His role as an educator was complemented by authorships and editorial roles encompassing approximately 250 articles and editorials. He was sole or co-author of six books each of which were pioneering and highly influential, the inaugural editor of The Accountant in Australia (The Institute of Chartered Accountants in Australia) during 1930-33 and Editor of the Australian Accountant (Federal and Commonwealth Institutes of Accountants) during 1936-54.

Many of his early editorials in the chartered journal focussed, understandably during the depression era, on Australia's economic problems and their possible remedies. However, he also urged greater clarity in accounting terminology and raising the status of the accounting profession. He also warned of the dangers of competitive tendering for audit assignments. In the Australian Accountant he extended these editorial themes to include improving the training and education of accountants, increasing the profession's research effort and the importance of developing professional unity. He deplored the proliferation of accounting bodies. Another of his editorial preoccupations was the need to keep abreast of overseas developments. To this end he introduced, to the Australian Accountant in 1937, a section devoted to articles in overseas journals.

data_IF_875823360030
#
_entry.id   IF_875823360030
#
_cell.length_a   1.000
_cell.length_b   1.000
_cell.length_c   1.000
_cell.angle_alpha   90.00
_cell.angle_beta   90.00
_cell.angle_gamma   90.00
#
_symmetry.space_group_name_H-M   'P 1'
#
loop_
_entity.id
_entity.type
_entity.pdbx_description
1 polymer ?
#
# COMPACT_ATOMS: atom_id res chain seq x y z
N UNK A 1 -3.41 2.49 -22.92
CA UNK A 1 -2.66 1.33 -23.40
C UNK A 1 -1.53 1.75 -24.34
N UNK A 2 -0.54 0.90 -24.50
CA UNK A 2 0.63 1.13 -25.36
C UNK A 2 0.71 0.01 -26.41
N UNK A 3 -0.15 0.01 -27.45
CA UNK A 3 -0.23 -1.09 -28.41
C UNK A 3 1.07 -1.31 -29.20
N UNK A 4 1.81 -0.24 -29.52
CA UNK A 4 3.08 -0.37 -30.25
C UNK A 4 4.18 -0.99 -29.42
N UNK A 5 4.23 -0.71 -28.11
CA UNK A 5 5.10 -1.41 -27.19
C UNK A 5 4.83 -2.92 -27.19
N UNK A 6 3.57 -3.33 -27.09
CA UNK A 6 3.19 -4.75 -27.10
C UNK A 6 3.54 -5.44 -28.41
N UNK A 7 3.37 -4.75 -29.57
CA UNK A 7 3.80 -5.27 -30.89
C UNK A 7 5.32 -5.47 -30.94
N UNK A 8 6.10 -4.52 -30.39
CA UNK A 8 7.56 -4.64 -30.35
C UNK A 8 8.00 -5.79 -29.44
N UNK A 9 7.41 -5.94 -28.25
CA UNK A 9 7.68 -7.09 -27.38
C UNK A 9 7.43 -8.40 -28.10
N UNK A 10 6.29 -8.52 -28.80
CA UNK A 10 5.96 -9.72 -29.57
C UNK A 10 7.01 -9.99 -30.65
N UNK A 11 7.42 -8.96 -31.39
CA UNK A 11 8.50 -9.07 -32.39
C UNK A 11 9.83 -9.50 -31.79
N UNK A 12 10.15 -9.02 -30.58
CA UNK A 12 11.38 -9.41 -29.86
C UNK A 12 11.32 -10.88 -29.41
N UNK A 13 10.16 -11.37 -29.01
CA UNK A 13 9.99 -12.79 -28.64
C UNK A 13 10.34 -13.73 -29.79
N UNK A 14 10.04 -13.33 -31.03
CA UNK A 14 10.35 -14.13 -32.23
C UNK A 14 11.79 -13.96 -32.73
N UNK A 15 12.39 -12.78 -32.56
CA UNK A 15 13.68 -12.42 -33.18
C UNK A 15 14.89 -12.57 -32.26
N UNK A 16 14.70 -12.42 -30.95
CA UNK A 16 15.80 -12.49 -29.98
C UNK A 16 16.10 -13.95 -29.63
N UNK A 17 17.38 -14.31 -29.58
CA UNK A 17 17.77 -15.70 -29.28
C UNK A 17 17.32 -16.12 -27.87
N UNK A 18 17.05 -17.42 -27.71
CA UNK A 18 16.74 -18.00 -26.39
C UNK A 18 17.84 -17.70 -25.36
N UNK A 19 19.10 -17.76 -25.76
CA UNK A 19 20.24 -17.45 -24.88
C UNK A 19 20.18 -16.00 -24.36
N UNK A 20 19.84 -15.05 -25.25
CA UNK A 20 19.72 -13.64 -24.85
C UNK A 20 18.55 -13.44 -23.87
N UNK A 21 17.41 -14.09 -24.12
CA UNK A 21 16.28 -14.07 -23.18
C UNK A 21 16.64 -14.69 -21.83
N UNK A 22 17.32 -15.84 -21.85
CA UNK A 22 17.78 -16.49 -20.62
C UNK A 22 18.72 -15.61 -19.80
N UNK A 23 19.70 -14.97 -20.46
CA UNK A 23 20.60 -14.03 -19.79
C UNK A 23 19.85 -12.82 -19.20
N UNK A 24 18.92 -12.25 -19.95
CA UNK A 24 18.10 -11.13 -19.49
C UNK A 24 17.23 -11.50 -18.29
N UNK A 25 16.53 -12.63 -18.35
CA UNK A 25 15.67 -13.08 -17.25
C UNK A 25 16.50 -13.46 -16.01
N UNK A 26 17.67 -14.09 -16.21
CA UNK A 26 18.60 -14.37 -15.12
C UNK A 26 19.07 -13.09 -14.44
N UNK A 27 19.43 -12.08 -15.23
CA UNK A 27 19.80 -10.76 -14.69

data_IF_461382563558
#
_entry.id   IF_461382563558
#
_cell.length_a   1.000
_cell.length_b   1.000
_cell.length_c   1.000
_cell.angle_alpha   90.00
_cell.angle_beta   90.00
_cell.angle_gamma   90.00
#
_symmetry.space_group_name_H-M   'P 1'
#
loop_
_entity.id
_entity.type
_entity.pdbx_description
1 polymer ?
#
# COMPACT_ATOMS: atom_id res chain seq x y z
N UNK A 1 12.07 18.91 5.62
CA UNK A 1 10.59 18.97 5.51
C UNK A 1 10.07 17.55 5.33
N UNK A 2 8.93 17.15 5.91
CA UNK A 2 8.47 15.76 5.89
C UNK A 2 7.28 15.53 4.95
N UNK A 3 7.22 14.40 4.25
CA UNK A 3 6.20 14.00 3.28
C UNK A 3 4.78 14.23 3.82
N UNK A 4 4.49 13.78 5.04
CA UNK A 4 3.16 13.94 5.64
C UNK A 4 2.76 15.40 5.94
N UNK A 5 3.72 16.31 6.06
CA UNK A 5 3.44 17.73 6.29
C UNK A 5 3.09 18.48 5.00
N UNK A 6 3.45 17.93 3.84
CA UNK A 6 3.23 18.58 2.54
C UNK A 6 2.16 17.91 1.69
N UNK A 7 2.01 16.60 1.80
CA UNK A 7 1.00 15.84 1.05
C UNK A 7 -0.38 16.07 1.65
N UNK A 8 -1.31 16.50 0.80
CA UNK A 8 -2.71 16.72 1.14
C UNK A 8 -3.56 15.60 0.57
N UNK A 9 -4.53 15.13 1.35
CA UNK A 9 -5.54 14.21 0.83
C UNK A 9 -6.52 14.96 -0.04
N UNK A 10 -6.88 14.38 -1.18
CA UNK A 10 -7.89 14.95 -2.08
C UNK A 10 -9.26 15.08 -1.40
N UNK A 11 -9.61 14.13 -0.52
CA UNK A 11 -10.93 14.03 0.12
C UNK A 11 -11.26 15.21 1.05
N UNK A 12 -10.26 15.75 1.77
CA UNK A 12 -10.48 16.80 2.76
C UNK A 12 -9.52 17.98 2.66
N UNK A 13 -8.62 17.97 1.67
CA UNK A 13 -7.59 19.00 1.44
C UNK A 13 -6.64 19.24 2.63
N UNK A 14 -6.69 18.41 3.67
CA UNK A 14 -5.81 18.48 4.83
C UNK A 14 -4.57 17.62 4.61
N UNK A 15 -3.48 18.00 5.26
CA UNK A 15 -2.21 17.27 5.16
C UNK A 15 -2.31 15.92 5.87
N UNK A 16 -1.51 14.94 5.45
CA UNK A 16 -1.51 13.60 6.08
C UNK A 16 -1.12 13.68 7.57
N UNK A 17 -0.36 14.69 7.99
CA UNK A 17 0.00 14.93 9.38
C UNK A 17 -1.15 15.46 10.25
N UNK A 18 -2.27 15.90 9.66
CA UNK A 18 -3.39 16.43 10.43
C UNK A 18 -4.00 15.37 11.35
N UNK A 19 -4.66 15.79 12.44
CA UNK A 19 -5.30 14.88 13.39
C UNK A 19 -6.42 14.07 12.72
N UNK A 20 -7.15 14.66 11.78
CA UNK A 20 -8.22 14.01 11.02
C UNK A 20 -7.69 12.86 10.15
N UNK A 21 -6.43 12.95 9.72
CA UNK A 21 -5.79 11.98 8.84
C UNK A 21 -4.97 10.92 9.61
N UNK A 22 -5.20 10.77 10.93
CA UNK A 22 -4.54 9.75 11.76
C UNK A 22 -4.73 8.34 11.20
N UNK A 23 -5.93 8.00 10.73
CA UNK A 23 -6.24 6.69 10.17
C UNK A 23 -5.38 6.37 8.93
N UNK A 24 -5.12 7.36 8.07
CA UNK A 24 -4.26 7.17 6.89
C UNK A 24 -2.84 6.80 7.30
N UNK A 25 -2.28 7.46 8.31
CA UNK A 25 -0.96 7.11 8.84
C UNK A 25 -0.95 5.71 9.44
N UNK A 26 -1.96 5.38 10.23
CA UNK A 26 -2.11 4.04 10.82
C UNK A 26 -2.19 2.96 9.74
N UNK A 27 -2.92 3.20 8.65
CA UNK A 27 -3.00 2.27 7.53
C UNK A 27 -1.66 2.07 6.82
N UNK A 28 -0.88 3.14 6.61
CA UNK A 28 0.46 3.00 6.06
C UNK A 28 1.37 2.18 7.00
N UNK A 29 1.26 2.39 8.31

In addition to his work as a practitioner and academic, Fitzgerald made important contributions to governments at both Federal and State levels in areas relating to accounting and finance. During his lifetime he was called to high service on at least ten occasions. A summary of his contributions to government at both Federal and State levels is given below:


  • Army Accountancy Advisory Panel: Member 1942-43
  • Capital Issues Advisory Committee: Member 1942-64
  • Commonwealth Grants Commission: Chairman 1945-60
  • Review of ABC's Financial and Administrative Systems: Chairman 1947
  • Dairy Industry Cost Investigation Committee: Chairman 1953-59
  • Defence Business Board: Member 1953-55
  • Decimal Currency Council: Member 1957-60; chairman 1960-66
  • Inquiry into Post Office Accounts: Chairman 1959-60
  • Fulbright Scholarship Advisory Committee: Member 1960-64
  • Committee of Inquiry into the Future of Tertiary Education in Australia: Member 1963-65 Victoria


  • Royal Commission on Water Supply in Victoria: Royal Commissioner 1936-37
  • Economic Committee of Inquiry into Victorian Railways: member 1939
  • City of Box Hill: Councillor 1941-45
  • State Electricity Commission: Commissioner 1955-69